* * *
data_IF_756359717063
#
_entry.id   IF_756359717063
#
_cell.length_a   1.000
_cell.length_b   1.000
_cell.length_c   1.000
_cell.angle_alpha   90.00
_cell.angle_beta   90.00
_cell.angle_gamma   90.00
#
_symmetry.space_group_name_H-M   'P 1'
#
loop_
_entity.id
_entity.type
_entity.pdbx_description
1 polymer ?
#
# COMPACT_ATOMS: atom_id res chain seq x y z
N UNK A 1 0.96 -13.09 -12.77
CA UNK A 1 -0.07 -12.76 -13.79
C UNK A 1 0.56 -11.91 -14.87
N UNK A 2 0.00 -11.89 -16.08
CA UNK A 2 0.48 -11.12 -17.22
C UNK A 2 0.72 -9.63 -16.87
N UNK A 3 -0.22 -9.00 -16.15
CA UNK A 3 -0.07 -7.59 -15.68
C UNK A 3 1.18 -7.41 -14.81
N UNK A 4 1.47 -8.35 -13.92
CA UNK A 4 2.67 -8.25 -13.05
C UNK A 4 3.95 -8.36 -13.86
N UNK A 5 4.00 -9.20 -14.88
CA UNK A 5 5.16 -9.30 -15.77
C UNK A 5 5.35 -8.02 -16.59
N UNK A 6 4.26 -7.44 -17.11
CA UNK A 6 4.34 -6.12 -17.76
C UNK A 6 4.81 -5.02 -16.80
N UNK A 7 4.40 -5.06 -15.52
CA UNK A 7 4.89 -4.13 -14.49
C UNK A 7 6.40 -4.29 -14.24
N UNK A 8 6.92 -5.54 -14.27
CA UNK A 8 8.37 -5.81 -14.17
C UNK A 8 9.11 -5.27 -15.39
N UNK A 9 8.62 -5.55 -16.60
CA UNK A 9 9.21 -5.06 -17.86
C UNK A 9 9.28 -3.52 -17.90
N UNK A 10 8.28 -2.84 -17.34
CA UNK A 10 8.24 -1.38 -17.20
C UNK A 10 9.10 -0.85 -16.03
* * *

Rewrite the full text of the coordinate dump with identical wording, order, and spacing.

data_IF_756359717063
#
_entry.id   IF_756359717063
#
_cell.length_a   1.000
_cell.length_b   1.000
_cell.length_c   1.000
_cell.angle_alpha   90.00
_cell.angle_beta   90.00
_cell.angle_gamma   90.00
#
_symmetry.space_group_name_H-M   'P 1'
#
loop_
_entity.id
_entity.type
_entity.pdbx_description
1 polymer ?
#
# COMPACT_ATOMS: atom_id res chain seq x y z
N UNK A 1 0.96 -13.09 -12.77
CA UNK A 1 -0.07 -12.76 -13.79
C UNK A 1 0.56 -11.91 -14.87
N UNK A 2 0.00 -11.89 -16.08
CA UNK A 2 0.48 -11.12 -17.22
C UNK A 2 0.72 -9.63 -16.87
N UNK A 3 -0.22 -9.00 -16.15
CA UNK A 3 -0.07 -7.59 -15.68
C UNK A 3 1.18 -7.41 -14.81
N UNK A 4 1.47 -8.35 -13.92
CA UNK A 4 2.67 -8.25 -13.05
C UNK A 4 3.95 -8.36 -13.86
N UNK A 5 4.00 -9.20 -14.88
CA UNK A 5 5.16 -9.30 -15.77
C UNK A 5 5.35 -8.02 -16.59
N UNK A 6 4.26 -7.44 -17.11
CA UNK A 6 4.34 -6.12 -17.76
C UNK A 6 4.81 -5.02 -16.80
N UNK A 7 4.40 -5.06 -15.52
CA UNK A 7 4.89 -4.13 -14.49
C UNK A 7 6.40 -4.29 -14.24
N UNK A 8 6.92 -5.54 -14.27
CA UNK A 8 8.37 -5.81 -14.17
C UNK A 8 9.11 -5.27 -15.39
N UNK A 9 8.62 -5.55 -16.60
CA UNK A 9 9.21 -5.06 -17.86
C UNK A 9 9.28 -3.52 -17.90
N UNK A 10 8.28 -2.84 -17.34
CA UNK A 10 8.24 -1.38 -17.20
C UNK A 10 9.10 -0.85 -16.03